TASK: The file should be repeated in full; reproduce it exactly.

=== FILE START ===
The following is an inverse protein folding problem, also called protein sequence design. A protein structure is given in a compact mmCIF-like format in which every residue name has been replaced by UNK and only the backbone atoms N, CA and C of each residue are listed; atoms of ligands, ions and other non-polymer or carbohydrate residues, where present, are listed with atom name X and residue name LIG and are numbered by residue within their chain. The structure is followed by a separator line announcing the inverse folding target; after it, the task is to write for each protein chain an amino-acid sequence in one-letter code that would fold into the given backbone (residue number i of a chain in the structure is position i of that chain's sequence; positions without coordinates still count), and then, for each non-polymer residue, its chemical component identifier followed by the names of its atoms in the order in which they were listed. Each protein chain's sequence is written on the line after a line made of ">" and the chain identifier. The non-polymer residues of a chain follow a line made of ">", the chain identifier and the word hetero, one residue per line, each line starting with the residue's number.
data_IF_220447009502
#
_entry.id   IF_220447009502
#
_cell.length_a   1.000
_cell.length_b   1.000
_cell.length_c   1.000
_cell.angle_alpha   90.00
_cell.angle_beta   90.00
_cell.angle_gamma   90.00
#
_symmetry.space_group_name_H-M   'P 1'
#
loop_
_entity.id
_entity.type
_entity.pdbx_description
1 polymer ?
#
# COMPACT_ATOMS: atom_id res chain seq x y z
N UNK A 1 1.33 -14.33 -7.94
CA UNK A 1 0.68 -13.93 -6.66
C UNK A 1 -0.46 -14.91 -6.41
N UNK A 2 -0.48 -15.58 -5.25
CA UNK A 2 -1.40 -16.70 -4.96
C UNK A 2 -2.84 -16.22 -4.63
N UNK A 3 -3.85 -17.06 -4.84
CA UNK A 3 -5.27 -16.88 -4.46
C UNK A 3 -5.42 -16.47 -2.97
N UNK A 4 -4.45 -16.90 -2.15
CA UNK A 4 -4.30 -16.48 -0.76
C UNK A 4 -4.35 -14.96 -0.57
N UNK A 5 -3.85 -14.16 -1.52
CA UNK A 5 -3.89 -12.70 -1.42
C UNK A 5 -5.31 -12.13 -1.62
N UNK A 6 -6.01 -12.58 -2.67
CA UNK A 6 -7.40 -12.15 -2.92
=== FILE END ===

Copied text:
The following is an inverse protein folding problem, also called protein sequence design. A protein structure is given in a compact mmCIF-like format in which every residue name has been replaced by UNK and only the backbone atoms N, CA and C of each residue are listed; atoms of ligands, ions and other non-polymer or carbohydrate residues, where present, are listed with atom name X and residue name LIG and are numbered by residue within their chain. The structure is followed by a separator line announcing the inverse folding target; after it, the task is to write for each protein chain an amino-acid sequence in one-letter code that would fold into the given backbone (residue number i of a chain in the structure is position i of that chain's sequence; positions without coordinates still count), and then, for each non-polymer residue, its chemical component identifier followed by the names of its atoms in the order in which they were listed. Each protein chain's sequence is written on the line after a line made of ">" and the chain identifier. The non-polymer residues of a chain follow a line made of ">", the chain identifier and the word hetero, one residue per line, each line starting with the residue's number.
data_IF_220447009502
#
_entry.id   IF_220447009502
#
_cell.length_a   1.000
_cell.length_b   1.000
_cell.length_c   1.000
_cell.angle_alpha   90.00
_cell.angle_beta   90.00
_cell.angle_gamma   90.00
#
_symmetry.space_group_name_H-M   'P 1'
#
loop_
_entity.id
_entity.type
_entity.pdbx_description
1 polymer ?
#
# COMPACT_ATOMS: atom_id res chain seq x y z
N UNK A 1 1.33 -14.33 -7.94
CA UNK A 1 0.68 -13.93 -6.66
C UNK A 1 -0.46 -14.91 -6.41
N UNK A 2 -0.48 -15.58 -5.25
CA UNK A 2 -1.40 -16.70 -4.96
C UNK A 2 -2.84 -16.22 -4.63
N UNK A 3 -3.85 -17.06 -4.84
CA UNK A 3 -5.27 -16.88 -4.46
C UNK A 3 -5.42 -16.47 -2.97
N UNK A 4 -4.45 -16.90 -2.15
CA UNK A 4 -4.30 -16.48 -0.76
C UNK A 4 -4.35 -14.96 -0.57
N UNK A 5 -3.85 -14.16 -1.52
CA UNK A 5 -3.89 -12.70 -1.42
C UNK A 5 -5.31 -12.13 -1.62
N UNK A 6 -6.01 -12.58 -2.67
CA UNK A 6 -7.40 -12.15 -2.92